Protecting yourself from on-the-job disease
People often mistakenly assume that workers’ compensation is tied only to on-the-job accidents resulting in serious injuries. In fact, workers’ compensation claims can center on either injuries or illness – sometimes a combination of both.
It is not uncommon for employees in numerous industries to work with hazardous or toxic materials for hours, days or even years. This level of contact can lead to health challenges or even deadly diseases.
What Should You Look Out For?
The National Institute for Occupational Safety and Health (NIOSH) has grouped priority research areas into categories of adverse health effects. While the categories group both disease and injury, we will only examine the illnesses.
- Allergic and irritant dermatitis: Otherwise referred to as “contact dermatitis,” this is the most significant cause of all reported occupational skin diseases. Workers in nearly every occupation and industry face the possibility of exposure to diverse agents that cause allergic and irritant dermatitis. From potentially harmful chemicals in the workplace to a latex allergy, workers must be aware of changes in their body and report any irritant or rash.
- Asthma and chronic obstructive pulmonary disease (COPD): The NIOSH cites data that estimates nearly 30 percent of COPD and adult asthma cases may be attributable to occupational exposure. These occupationally-related airway diseases can be life-altering in their scope. More research is required to refine techniques for monitoring worker health in such disparate work environments.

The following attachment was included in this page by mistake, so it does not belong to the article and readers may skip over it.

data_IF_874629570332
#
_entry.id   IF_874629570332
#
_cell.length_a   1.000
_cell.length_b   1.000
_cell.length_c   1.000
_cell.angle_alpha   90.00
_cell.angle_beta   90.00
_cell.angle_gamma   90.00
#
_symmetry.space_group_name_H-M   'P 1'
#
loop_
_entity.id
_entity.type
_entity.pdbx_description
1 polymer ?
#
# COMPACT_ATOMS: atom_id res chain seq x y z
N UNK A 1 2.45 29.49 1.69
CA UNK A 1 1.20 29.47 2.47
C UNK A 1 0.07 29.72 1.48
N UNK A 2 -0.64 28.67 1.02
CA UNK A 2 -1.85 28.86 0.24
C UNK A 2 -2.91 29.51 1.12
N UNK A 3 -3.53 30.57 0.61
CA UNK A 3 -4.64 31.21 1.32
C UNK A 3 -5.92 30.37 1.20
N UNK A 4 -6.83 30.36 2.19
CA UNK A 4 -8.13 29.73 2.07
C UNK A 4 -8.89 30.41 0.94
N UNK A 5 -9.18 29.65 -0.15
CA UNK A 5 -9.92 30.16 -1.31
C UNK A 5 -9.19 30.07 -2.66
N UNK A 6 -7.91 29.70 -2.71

- Fertility and pregnancy abnormalities: According to NIOSH data, more than 1,000 workplace chemicals have shown reproductive effects in animals. Unfortunately, most of these have not been studied to any great detail on human subjects. Essentially, there might be millions of chemical mixtures in the workplace negatively impacting fertility or leading to pregnancy abnormalities.
- Hearing loss: While it is common for hearing loss to follow an accident such as an explosion, it is far more likely for this condition to develop gradually over time. Lengthy exposure to ototraumatic agents damage a worker’s hearing capacity or lead to complete hearing loss. While noise is an important factor, solvents, metals, asphyxiants and heat might also be elements in occupational hearing loss.
- Infectious diseases: Different environments pose different threats for workers. A health care worker, for example, might find themselves at risk for tuberculosis, hepatitis B, hepatitis C or HIV. By the same token, laboratory workers are at risk for exposure when handling infective materials. Safety protocols and protective gear are at a premium when infectious diseases are a possibility.
Unfortunately, it is not uncommon for workers to ignore symptoms and simply not report a workplace illness. Many individuals might assume that a rash is more the result of yardwork than a powerful solvent that was spilled at work. If you or a loved one has suffered a work injury or disease, it is crucial that you discuss your situation with skilled medical and legal professionals.